Stock shapes – Do you know a round knob from a Prince of Wales

I’ve meaning to write this post for a number of weeks, however we’ve been very busy with the opening of the Merkel gallery.

Following the theme of our blog in regard to whether an individual should/can shoot a side by side vs an over an under. Apart from the barrel configuration on a side by side, the other main difference is the stock shape/format. The traditional English side by side shotgun (of which Grulla and AYA replicate very well) commonly have a straight stock or what is referred to as ‘English straight hand’ (pictured below). If a customer has only used a full pistol grip on a modern over and under, a straight hand stock will feel completely alien initially. Even more Alien if the customer has been using a sporting over and under with palm swell from makers like Browning, Beretta et al. The benefits of an English straight hand go well beyond what we believe is the most elegant stock shape on any shotgun. It reduces the weight of a gun and if you opt for double triggers an English straight hand stock allows sufficient movement in the hand to effortlessly move between either the front or rear triggers.

High grade English straight stock

Many customers have a desire to shoot a side by side, although the classic set-up as described above is just a step too far for many a modern shot. So will the classic configuration die out? We think not. When a customer is used to the configuration there is little to compare to the pleasure of shooting a classic side by side when game shooting. This is particularly true when using smaller gauges such as 20, 28 and .410. No you won’t hit everything but even missing is a pleasure if done well. 🙂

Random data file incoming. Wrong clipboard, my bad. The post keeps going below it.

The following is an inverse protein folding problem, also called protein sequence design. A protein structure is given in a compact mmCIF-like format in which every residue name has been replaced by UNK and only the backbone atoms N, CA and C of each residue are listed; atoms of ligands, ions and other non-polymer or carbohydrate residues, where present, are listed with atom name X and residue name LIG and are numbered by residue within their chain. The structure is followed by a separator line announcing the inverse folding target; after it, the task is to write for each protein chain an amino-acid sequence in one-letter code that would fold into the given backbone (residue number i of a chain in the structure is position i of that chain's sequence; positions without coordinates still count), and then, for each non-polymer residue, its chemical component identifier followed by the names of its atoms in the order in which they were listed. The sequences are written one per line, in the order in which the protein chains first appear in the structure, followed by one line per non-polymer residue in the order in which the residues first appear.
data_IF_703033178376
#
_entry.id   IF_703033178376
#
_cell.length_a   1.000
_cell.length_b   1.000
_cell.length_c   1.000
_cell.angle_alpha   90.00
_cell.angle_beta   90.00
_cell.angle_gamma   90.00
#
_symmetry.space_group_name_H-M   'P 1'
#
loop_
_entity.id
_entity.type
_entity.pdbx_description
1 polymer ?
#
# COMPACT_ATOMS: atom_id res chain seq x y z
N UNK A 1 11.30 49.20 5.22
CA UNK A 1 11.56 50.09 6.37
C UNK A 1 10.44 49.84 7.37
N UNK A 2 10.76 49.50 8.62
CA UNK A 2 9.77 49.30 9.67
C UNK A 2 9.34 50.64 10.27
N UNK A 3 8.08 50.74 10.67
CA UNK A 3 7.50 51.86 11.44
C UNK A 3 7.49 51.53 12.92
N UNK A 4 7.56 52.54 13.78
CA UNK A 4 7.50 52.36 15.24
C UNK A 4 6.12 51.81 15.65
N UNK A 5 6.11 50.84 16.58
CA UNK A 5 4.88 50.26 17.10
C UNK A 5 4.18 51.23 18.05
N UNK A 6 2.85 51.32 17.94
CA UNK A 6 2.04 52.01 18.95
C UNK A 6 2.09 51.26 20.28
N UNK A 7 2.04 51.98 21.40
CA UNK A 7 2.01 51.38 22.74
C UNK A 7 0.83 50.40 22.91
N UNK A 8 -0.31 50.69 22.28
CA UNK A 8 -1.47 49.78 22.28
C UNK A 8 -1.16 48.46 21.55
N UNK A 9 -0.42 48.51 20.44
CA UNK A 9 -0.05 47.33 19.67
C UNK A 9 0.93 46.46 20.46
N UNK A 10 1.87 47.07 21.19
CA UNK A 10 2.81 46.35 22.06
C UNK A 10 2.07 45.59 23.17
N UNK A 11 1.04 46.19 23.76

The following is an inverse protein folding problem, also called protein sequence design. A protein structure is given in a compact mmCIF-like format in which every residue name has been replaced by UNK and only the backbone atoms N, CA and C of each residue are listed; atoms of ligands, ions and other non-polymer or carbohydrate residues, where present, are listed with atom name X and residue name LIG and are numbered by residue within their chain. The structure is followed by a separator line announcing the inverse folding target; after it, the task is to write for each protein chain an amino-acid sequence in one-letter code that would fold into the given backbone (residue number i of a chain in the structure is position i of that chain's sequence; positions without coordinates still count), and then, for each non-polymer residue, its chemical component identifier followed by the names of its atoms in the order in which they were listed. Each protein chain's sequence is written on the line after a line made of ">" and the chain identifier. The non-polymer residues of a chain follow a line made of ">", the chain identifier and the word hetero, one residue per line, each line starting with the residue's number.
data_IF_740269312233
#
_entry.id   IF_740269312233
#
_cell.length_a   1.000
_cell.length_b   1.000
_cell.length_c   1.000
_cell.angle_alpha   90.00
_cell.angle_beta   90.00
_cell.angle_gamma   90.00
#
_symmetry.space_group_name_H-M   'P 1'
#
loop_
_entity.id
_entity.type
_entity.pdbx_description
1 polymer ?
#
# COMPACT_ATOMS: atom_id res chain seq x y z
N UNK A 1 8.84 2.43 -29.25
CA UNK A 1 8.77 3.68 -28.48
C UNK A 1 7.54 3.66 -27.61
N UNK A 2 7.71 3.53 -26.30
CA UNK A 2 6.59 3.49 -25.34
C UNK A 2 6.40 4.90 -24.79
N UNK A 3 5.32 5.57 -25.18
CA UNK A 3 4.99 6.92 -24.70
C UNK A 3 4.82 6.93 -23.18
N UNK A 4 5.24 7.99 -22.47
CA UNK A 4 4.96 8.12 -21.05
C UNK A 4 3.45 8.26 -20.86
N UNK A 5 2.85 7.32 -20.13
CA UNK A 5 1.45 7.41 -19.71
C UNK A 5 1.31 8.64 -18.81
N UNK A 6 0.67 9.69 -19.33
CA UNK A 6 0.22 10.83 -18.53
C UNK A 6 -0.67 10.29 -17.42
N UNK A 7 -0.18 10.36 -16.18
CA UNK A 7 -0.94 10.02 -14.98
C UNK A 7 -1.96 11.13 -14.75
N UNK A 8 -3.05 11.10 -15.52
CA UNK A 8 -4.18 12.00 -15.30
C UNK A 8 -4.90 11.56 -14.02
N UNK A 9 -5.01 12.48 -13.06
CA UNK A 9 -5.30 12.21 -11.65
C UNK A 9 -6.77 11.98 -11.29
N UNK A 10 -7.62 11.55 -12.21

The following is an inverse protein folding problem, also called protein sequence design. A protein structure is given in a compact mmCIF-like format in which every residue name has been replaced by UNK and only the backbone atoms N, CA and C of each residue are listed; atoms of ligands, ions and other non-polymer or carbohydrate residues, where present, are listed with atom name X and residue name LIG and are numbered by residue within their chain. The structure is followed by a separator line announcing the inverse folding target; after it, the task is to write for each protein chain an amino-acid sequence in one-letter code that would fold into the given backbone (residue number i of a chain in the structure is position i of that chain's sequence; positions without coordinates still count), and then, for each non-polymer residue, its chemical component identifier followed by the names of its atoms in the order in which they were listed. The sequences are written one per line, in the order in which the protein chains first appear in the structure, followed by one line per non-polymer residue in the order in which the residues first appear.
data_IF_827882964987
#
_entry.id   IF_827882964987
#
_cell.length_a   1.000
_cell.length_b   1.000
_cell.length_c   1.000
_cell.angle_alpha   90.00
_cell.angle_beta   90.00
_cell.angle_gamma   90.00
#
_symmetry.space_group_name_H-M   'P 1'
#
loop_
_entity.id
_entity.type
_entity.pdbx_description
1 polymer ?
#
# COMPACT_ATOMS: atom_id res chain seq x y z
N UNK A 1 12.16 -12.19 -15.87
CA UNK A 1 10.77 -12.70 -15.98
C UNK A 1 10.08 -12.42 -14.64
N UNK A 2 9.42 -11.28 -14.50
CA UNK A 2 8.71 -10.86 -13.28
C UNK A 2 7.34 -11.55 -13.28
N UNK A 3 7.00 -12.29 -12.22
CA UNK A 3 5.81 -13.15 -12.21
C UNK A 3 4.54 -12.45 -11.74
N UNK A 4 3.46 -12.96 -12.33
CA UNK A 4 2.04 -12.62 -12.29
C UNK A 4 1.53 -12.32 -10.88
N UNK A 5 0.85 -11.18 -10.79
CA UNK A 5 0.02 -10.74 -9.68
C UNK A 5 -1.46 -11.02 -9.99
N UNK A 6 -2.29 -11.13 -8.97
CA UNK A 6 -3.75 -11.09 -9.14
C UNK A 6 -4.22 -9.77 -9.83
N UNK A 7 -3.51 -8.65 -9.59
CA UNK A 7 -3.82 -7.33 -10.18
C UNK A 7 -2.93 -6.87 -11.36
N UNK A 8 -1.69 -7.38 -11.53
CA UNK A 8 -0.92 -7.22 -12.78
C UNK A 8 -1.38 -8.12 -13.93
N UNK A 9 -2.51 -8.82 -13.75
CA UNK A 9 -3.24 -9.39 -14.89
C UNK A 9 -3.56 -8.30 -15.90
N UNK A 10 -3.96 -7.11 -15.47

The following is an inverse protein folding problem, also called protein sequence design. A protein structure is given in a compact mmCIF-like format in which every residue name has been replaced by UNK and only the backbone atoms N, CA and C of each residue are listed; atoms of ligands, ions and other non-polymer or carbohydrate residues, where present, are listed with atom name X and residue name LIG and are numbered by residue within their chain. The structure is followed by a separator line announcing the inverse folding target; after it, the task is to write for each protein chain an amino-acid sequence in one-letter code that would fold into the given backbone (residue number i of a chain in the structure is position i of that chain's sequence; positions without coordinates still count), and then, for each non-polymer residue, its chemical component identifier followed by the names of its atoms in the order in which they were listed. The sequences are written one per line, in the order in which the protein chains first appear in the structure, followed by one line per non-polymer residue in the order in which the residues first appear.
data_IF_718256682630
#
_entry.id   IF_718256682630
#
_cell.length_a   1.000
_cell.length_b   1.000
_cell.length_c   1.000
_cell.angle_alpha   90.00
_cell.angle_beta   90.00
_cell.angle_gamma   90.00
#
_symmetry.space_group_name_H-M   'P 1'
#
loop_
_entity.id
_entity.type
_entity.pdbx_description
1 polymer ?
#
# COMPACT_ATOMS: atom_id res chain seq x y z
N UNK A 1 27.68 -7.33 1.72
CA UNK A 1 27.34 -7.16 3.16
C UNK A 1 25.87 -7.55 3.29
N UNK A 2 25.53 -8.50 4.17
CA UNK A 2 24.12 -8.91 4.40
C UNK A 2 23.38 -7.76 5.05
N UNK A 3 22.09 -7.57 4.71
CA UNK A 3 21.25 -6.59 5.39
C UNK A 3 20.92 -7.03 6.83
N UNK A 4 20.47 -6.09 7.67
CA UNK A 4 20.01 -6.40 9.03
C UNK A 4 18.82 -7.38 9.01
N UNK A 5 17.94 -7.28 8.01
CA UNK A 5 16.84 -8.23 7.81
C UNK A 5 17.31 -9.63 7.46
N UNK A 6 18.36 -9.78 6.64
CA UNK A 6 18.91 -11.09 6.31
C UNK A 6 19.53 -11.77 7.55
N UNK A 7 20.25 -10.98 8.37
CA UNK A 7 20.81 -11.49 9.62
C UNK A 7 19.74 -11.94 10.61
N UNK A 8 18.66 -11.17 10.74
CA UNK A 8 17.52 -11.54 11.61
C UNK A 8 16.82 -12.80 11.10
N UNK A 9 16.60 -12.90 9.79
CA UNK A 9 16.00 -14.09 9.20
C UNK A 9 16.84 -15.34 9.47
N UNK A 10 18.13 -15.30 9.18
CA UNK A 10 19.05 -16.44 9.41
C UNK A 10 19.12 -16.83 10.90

So what are the alternatives? There are essentially 4 different options (all termed slightly differently), all of which can be adapted to suit an individual for; length of hand, position of comb, angle of hand, thickness of grip etc. Confusion for most people comes with the difference between the Prince of Wales and Woodward type grips, these are both very similar with the difference being the angle of the pistol grip cap, a parallel finish on the Woodward and angled on the Prince of Wales. Also a lot of customers incorrectly refer to the rounded semi pistol as a Prince of Wales.

There are no particular rules as far as choosing what grip works best, I think it is a matter of what works best for each individual. For a side by side shotgun the straight hand and either POW or Woodward grips look best and people choosing a single trigger will often opt for POW, Semi or Woodward style as hand position remains static. The full pistol grip is normally only seen on Over Under guns but occasionally you see them on live pigeon side by sides.

The Woodward which many confuse with a Prince of Wales. A POW will have the cap at an angle similar to a semi pistol pictured below.

A rounded half or semi pistol grip, or in Browning parlance a round knob. Also Pommel in France.

The semi pistol grip or again in Browning terms a ‘Flat Knob’. Despite picture, normally associated with a single trigger.